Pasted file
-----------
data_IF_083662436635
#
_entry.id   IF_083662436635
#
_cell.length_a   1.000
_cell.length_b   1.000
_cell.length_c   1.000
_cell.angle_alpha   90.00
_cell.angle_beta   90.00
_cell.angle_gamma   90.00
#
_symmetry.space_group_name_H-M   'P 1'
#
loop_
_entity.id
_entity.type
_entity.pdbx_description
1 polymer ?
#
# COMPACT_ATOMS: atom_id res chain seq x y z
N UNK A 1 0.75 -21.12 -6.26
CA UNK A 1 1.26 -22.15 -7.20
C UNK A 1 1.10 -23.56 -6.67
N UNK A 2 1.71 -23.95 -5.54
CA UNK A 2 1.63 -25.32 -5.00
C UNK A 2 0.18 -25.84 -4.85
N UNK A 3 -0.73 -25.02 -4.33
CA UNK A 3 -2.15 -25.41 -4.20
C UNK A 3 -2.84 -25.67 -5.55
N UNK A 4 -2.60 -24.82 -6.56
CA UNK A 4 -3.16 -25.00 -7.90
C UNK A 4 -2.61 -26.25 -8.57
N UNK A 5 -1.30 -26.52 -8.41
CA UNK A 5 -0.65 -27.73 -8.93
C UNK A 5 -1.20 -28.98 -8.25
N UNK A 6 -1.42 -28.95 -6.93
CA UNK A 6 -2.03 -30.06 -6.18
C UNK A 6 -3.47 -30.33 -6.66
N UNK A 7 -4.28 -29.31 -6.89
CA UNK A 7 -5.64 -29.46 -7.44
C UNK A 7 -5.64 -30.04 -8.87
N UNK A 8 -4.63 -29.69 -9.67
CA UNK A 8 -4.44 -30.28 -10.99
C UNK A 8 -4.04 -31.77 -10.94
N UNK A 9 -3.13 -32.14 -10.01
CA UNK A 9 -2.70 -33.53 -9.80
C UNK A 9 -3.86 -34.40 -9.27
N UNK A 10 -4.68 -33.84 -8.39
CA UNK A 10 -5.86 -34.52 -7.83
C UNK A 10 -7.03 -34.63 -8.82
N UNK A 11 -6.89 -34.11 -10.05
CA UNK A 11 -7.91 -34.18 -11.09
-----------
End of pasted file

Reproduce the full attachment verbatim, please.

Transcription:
data_IF_083662436635
#
_entry.id   IF_083662436635
#
_cell.length_a   1.000
_cell.length_b   1.000
_cell.length_c   1.000
_cell.angle_alpha   90.00
_cell.angle_beta   90.00
_cell.angle_gamma   90.00
#
_symmetry.space_group_name_H-M   'P 1'
#
loop_
_entity.id
_entity.type
_entity.pdbx_description
1 polymer ?
#
# COMPACT_ATOMS: atom_id res chain seq x y z
N UNK A 1 0.75 -21.12 -6.26
CA UNK A 1 1.26 -22.15 -7.20
C UNK A 1 1.10 -23.56 -6.67
N UNK A 2 1.71 -23.95 -5.54
CA UNK A 2 1.63 -25.32 -5.00
C UNK A 2 0.18 -25.84 -4.85
N UNK A 3 -0.73 -25.02 -4.33
CA UNK A 3 -2.15 -25.41 -4.20
C UNK A 3 -2.84 -25.67 -5.55
N UNK A 4 -2.60 -24.82 -6.56
CA UNK A 4 -3.16 -25.00 -7.90
C UNK A 4 -2.61 -26.25 -8.57
N UNK A 5 -1.30 -26.52 -8.41
CA UNK A 5 -0.65 -27.73 -8.93
C UNK A 5 -1.20 -28.98 -8.25
N UNK A 6 -1.42 -28.95 -6.93
CA UNK A 6 -2.03 -30.06 -6.18
C UNK A 6 -3.47 -30.33 -6.66
N UNK A 7 -4.28 -29.31 -6.89
CA UNK A 7 -5.64 -29.46 -7.44
C UNK A 7 -5.64 -30.04 -8.87
N UNK A 8 -4.63 -29.69 -9.67
CA UNK A 8 -4.44 -30.28 -10.99
C UNK A 8 -4.04 -31.77 -10.94
N UNK A 9 -3.13 -32.14 -10.01
CA UNK A 9 -2.70 -33.53 -9.80
C UNK A 9 -3.86 -34.40 -9.27
N UNK A 10 -4.68 -33.84 -8.39
CA UNK A 10 -5.86 -34.52 -7.83
C UNK A 10 -7.03 -34.63 -8.82
N UNK A 11 -6.89 -34.11 -10.05
CA UNK A 11 -7.91 -34.18 -11.09